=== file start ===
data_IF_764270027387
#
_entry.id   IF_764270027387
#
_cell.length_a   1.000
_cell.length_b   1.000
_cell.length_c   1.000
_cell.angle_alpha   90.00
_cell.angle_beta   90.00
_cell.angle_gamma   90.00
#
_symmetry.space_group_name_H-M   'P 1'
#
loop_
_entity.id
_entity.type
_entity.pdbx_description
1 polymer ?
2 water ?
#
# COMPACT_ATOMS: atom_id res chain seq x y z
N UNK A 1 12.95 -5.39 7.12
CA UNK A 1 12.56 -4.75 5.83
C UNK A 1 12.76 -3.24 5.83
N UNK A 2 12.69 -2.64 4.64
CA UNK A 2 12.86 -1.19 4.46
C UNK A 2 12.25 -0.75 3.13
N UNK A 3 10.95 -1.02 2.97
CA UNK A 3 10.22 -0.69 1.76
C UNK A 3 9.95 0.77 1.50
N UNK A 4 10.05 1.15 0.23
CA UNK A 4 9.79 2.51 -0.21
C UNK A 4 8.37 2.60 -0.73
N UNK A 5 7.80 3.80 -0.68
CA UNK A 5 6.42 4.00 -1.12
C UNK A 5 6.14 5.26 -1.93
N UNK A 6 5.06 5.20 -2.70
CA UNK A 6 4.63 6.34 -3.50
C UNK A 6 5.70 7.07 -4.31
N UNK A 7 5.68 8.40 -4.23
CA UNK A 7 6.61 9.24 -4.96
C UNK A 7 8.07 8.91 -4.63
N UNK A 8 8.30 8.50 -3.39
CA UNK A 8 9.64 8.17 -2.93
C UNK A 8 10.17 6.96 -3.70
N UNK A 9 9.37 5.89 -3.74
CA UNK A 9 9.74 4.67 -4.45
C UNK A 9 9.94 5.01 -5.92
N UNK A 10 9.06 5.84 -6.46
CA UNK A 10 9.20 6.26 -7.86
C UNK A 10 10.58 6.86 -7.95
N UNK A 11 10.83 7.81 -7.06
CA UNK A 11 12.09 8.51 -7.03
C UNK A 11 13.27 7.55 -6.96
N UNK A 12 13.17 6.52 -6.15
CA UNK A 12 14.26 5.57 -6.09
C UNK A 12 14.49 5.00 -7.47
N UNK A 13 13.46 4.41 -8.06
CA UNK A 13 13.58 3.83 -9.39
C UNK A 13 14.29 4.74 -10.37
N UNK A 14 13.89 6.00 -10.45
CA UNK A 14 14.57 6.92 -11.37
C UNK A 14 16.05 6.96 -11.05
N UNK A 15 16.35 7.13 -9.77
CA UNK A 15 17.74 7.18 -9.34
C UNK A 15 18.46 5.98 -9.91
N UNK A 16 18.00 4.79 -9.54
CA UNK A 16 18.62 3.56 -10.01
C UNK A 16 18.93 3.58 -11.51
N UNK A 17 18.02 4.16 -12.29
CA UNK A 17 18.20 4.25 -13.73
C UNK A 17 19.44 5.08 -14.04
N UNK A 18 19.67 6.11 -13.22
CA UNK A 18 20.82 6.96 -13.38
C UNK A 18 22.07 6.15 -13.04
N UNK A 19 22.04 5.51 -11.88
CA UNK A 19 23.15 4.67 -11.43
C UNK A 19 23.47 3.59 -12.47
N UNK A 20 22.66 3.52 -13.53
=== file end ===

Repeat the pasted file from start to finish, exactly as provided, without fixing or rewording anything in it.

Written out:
data_IF_764270027387
#
_entry.id   IF_764270027387
#
_cell.length_a   1.000
_cell.length_b   1.000
_cell.length_c   1.000
_cell.angle_alpha   90.00
_cell.angle_beta   90.00
_cell.angle_gamma   90.00
#
_symmetry.space_group_name_H-M   'P 1'
#
loop_
_entity.id
_entity.type
_entity.pdbx_description
1 polymer ?
2 water ?
#
# COMPACT_ATOMS: atom_id res chain seq x y z
N UNK A 1 12.95 -5.39 7.12
CA UNK A 1 12.56 -4.75 5.83
C UNK A 1 12.76 -3.24 5.83
N UNK A 2 12.69 -2.64 4.64
CA UNK A 2 12.86 -1.19 4.46
C UNK A 2 12.25 -0.75 3.13
N UNK A 3 10.95 -1.02 2.97
CA UNK A 3 10.22 -0.69 1.76
C UNK A 3 9.95 0.77 1.50
N UNK A 4 10.05 1.15 0.23
CA UNK A 4 9.79 2.51 -0.21
C UNK A 4 8.37 2.60 -0.73
N UNK A 5 7.80 3.80 -0.68
CA UNK A 5 6.42 4.00 -1.12
C UNK A 5 6.14 5.26 -1.93
N UNK A 6 5.06 5.20 -2.70
CA UNK A 6 4.63 6.34 -3.50
C UNK A 6 5.70 7.07 -4.31
N UNK A 7 5.68 8.40 -4.23
CA UNK A 7 6.61 9.24 -4.96
C UNK A 7 8.07 8.91 -4.63
N UNK A 8 8.30 8.50 -3.39
CA UNK A 8 9.64 8.17 -2.93
C UNK A 8 10.17 6.96 -3.70
N UNK A 9 9.37 5.89 -3.74
CA UNK A 9 9.74 4.67 -4.45
C UNK A 9 9.94 5.01 -5.92
N UNK A 10 9.06 5.84 -6.46
CA UNK A 10 9.20 6.26 -7.86
C UNK A 10 10.58 6.86 -7.95
N UNK A 11 10.83 7.81 -7.06
CA UNK A 11 12.09 8.51 -7.03
C UNK A 11 13.27 7.55 -6.96
N UNK A 12 13.17 6.52 -6.15
CA UNK A 12 14.26 5.57 -6.09
C UNK A 12 14.49 5.00 -7.47
N UNK A 13 13.46 4.41 -8.06
CA UNK A 13 13.58 3.83 -9.39
C UNK A 13 14.29 4.74 -10.37
N UNK A 14 13.89 6.00 -10.45
CA UNK A 14 14.57 6.92 -11.37
C UNK A 14 16.05 6.96 -11.05
N UNK A 15 16.35 7.13 -9.77
CA UNK A 15 17.74 7.18 -9.34
C UNK A 15 18.46 5.98 -9.91
N UNK A 16 18.00 4.79 -9.54
CA UNK A 16 18.62 3.56 -10.01
C UNK A 16 18.93 3.58 -11.51
N UNK A 17 18.02 4.16 -12.29
CA UNK A 17 18.20 4.25 -13.73
C UNK A 17 19.44 5.08 -14.04
N UNK A 18 19.67 6.11 -13.22
CA UNK A 18 20.82 6.96 -13.38
C UNK A 18 22.07 6.15 -13.04
N UNK A 19 22.04 5.51 -11.88
CA UNK A 19 23.15 4.67 -11.43
C UNK A 19 23.47 3.59 -12.47
N UNK A 20 22.66 3.52 -13.53